In addition, per CNBC, “Qualcomm will be required to offer patent licenses to rival chip-makers such as Intel and MediaTek on fair terms before seeking to enforce its patent rights against them in court.” (Something Qualcomm appears to have already been doing.)

The $93 million fine already paid will essentially serve as “time served.”

One detail in the settlement that may be easy to miss is that the TFTC has agreed to allow Qualcomm to continue charging royalties based on the selling price of the devices their technologies go into. (An aspect of Qualcomm’s licensing model that Apple and several other technology companies hoping to pay far less than they do for access to innovation they didn’t develop themselves, have been loudly critical of.) In my view, the TFTC’s decision to preserve Qualcomm’s licensing model should be seen as an affirmation of the model’s validity and importance to a healthy, open, R&D-driven technology ecosystem.

Rationale: IP licensing funds IP research and development. Weaken R&D companies’ ability to monetize their IP through fair, market-based licensing models, and you risk starving them of the revenue they need to develop the next generation of innovations the world has come to depend on. Therefore, I interpret the TFTC’s decision to give a thumbs-up to Qualcomm’s licensing model as a very good sign of things to come, a validation of the argument I just outlined, and a rebuke of efforts made by renegade technology licensees who would prefer to pay as little as possible for the right to use other companies’ IP.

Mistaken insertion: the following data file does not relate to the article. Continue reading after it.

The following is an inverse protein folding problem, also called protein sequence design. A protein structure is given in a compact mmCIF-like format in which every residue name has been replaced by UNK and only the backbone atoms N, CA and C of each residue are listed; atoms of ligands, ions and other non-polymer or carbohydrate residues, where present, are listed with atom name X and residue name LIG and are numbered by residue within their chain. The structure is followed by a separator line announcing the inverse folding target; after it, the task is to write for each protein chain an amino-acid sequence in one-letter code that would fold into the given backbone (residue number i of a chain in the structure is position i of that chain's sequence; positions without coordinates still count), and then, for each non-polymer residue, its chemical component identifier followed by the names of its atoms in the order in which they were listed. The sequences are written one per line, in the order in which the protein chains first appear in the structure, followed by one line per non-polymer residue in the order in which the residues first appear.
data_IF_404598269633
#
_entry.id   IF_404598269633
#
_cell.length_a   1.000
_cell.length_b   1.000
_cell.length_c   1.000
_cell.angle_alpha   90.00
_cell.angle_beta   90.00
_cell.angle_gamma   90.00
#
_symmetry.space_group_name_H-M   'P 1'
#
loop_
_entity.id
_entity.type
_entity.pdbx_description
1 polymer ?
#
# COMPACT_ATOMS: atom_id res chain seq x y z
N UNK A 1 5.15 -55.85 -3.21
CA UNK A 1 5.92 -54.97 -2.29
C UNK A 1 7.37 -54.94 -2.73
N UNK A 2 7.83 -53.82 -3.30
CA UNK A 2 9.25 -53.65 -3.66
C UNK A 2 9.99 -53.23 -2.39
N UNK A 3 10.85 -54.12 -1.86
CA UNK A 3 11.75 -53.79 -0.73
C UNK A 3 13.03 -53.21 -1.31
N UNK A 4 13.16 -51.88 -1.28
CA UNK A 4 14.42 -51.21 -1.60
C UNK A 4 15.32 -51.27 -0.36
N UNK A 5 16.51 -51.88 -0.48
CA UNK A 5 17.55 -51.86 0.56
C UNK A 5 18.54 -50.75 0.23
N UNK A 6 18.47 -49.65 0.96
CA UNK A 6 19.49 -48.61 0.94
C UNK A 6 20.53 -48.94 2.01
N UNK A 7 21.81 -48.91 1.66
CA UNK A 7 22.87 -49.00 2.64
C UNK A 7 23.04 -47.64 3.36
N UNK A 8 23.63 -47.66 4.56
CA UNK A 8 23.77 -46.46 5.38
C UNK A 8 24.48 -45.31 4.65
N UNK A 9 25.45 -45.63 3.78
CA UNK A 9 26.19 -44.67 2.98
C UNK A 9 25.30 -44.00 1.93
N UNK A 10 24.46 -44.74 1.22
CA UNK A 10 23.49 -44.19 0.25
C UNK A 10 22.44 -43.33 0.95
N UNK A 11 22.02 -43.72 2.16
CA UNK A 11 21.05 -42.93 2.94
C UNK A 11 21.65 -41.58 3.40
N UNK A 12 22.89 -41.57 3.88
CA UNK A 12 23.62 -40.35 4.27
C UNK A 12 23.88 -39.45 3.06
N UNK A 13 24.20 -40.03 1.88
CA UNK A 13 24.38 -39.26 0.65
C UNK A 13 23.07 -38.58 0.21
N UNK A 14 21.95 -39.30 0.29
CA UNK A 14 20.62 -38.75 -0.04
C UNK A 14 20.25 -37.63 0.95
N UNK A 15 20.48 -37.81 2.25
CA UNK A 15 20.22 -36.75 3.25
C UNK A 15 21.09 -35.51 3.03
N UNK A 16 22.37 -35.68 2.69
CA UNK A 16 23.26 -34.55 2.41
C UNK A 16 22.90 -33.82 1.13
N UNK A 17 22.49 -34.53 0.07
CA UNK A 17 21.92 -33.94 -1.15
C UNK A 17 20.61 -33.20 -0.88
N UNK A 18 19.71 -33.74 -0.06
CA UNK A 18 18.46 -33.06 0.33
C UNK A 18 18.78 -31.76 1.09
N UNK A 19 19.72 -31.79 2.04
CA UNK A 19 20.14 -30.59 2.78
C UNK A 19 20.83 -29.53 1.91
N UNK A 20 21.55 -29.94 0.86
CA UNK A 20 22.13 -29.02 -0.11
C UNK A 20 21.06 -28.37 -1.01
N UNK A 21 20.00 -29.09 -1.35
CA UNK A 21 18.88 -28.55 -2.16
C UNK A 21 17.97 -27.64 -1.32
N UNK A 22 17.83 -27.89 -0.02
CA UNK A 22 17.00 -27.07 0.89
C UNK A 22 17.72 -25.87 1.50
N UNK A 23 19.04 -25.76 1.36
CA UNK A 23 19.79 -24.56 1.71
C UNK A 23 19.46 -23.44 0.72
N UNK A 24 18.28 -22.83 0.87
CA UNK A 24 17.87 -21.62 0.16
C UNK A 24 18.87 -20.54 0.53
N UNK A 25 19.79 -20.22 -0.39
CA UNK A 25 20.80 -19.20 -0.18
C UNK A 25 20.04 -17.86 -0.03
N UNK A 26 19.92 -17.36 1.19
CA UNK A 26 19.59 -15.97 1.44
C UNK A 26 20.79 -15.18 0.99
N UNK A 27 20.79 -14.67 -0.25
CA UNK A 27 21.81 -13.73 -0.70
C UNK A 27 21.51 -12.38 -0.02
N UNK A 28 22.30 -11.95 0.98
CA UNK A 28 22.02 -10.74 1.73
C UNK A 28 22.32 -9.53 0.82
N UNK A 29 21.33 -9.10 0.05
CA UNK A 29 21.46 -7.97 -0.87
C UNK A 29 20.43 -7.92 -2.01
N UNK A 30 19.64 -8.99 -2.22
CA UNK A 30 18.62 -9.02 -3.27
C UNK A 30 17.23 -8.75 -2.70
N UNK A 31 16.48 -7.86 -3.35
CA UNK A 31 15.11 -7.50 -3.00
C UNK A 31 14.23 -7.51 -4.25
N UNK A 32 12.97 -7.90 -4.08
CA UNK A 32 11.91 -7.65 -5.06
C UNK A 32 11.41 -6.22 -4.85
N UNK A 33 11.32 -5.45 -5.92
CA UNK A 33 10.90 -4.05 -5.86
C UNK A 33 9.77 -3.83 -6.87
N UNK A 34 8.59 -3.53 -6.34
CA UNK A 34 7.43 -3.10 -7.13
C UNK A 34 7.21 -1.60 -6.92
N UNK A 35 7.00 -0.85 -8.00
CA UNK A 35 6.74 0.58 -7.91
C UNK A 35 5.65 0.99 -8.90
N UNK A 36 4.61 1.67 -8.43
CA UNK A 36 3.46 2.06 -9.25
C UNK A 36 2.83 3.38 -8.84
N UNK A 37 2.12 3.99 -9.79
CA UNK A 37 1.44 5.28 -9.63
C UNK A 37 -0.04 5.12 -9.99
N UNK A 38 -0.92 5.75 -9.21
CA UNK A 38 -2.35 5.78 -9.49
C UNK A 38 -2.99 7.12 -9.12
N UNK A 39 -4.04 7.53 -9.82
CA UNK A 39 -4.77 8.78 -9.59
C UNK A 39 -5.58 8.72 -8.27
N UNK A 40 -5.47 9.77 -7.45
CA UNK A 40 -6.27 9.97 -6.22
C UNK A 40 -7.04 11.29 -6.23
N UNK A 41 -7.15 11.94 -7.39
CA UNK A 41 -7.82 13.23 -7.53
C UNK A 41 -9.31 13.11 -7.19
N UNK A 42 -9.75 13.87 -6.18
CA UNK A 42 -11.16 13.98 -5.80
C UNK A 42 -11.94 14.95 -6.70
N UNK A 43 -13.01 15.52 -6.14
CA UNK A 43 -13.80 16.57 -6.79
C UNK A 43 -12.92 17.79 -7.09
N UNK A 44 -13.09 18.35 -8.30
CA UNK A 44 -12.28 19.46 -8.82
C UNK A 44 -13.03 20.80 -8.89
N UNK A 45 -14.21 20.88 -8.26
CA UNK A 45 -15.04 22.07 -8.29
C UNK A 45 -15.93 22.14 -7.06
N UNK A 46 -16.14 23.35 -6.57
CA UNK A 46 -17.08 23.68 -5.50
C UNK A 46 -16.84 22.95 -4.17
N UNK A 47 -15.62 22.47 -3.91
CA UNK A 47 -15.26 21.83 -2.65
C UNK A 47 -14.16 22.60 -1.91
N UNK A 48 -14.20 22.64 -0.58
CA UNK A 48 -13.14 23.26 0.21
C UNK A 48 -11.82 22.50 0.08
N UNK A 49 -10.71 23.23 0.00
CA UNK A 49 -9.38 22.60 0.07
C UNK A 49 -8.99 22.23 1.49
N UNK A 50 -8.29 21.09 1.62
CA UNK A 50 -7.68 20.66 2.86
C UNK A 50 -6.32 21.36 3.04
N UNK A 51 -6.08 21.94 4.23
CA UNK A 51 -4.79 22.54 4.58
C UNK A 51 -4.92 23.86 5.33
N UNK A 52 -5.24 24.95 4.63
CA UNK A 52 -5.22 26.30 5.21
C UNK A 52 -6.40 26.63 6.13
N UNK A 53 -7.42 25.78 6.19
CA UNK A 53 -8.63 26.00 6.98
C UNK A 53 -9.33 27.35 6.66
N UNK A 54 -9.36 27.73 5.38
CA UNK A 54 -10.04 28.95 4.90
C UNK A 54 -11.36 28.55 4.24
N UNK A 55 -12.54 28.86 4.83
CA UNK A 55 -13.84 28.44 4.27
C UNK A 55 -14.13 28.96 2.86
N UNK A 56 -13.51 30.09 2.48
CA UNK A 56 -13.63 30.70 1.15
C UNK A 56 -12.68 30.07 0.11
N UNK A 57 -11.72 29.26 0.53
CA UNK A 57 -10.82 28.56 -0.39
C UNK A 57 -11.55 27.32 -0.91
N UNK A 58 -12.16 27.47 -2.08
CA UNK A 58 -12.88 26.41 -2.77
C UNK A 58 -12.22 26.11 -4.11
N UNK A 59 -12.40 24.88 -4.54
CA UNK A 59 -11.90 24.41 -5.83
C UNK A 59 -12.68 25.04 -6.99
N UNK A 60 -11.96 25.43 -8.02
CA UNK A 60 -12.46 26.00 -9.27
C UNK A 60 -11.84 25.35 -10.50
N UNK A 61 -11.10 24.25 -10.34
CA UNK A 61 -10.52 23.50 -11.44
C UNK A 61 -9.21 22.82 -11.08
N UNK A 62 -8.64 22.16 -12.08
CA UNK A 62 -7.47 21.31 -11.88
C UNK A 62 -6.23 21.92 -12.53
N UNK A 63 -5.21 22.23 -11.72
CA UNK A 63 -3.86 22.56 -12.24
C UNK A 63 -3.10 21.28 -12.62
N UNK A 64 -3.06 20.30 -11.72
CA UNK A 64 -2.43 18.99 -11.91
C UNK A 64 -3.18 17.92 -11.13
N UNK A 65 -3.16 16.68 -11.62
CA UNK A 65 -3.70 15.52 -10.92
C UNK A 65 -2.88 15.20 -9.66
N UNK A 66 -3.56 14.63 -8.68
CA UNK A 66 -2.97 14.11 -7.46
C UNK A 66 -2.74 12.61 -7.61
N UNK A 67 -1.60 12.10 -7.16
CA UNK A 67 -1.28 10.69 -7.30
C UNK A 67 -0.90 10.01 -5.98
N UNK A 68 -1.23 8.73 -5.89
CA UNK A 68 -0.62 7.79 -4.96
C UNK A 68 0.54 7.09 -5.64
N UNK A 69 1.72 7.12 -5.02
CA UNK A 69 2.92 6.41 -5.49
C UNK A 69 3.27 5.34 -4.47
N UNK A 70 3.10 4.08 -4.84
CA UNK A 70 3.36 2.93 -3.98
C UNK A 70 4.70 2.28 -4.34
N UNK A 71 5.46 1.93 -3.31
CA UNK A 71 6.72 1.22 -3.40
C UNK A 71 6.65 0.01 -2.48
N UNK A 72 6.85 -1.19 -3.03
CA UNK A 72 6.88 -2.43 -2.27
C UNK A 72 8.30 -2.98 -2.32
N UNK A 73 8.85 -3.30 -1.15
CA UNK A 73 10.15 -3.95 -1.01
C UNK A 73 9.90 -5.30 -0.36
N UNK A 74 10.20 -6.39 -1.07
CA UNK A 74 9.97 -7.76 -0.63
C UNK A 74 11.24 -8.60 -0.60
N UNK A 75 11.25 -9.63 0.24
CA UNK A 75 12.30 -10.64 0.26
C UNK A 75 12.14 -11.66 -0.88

It should be noted that Qualcomm deliberately keeps royalty prices low by setting a cap on their licensees’ devices pricing: Royalties range from 2.275% to 5% of the total price of a device (depending on the licensing portfolio you choose), but the price cap on that device is, as I understand it, set at $400. This means that for handset makers whose flagship smartphones retail for $900, the royalty rate is the same as if that device sold for $400. (Any device costing more than $400 will be treated as if it cost $400.) That important detail often gets lost in the shuffle, so next time this topic comes up, remember the $400 price cap.

From where I sit, the TFTC’s decision to shift from a punitive stance (a fine) to a partnership in this instance is clever. On the one hand, Taiwan will enjoy the full benefit of a 5-year $700 million commitment from Qualcomm to build up its mobile (and presumably 5G) ecosystem. On the other, Qualcomm gets to walk out of the penalty box, its business model intact, and gets to spend the next 5 years showing off what it can do with a proactive government partnership eager to build a 21st century mobile infrastructure. Everyone wins. If only this could become an alternative model to the far less productive habit of just fining companies enormous sums of money but getting very little else out of them. With any luck, China, Korea and the EU will be inspired by the TFTC’s approach, and we will start seeing more of this.

That’s all the tech news from Taiwan you probably need to know this week.

Cheers,

Olivier